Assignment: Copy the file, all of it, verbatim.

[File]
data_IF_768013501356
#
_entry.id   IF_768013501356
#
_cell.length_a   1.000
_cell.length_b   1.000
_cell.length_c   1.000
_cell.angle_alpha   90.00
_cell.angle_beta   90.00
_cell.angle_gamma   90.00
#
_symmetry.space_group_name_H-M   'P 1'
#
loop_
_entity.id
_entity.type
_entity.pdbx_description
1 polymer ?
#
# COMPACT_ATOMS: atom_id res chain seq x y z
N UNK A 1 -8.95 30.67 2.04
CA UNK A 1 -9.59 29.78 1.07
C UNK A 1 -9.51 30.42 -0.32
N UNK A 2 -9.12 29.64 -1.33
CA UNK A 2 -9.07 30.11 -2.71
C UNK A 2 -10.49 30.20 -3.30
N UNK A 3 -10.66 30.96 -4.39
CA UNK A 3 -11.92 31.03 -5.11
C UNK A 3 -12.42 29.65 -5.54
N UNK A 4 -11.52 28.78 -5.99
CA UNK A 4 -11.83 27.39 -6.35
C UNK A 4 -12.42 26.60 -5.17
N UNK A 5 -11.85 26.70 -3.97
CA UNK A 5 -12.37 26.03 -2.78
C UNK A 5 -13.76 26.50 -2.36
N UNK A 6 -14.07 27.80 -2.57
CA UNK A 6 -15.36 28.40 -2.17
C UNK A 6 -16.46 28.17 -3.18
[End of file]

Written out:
data_IF_768013501356
#
_entry.id   IF_768013501356
#
_cell.length_a   1.000
_cell.length_b   1.000
_cell.length_c   1.000
_cell.angle_alpha   90.00
_cell.angle_beta   90.00
_cell.angle_gamma   90.00
#
_symmetry.space_group_name_H-M   'P 1'
#
loop_
_entity.id
_entity.type
_entity.pdbx_description
1 polymer ?
#
# COMPACT_ATOMS: atom_id res chain seq x y z
N UNK A 1 -8.95 30.67 2.04
CA UNK A 1 -9.59 29.78 1.07
C UNK A 1 -9.51 30.42 -0.32
N UNK A 2 -9.12 29.64 -1.33
CA UNK A 2 -9.07 30.11 -2.71
C UNK A 2 -10.49 30.20 -3.30
N UNK A 3 -10.66 30.96 -4.39
CA UNK A 3 -11.92 31.03 -5.11
C UNK A 3 -12.42 29.65 -5.54
N UNK A 4 -11.52 28.78 -5.99
CA UNK A 4 -11.83 27.39 -6.35
C UNK A 4 -12.42 26.60 -5.17
N UNK A 5 -11.85 26.70 -3.97
CA UNK A 5 -12.37 26.03 -2.78
C UNK A 5 -13.76 26.50 -2.36
N UNK A 6 -14.07 27.80 -2.57
CA UNK A 6 -15.36 28.40 -2.17
C UNK A 6 -16.46 28.17 -3.18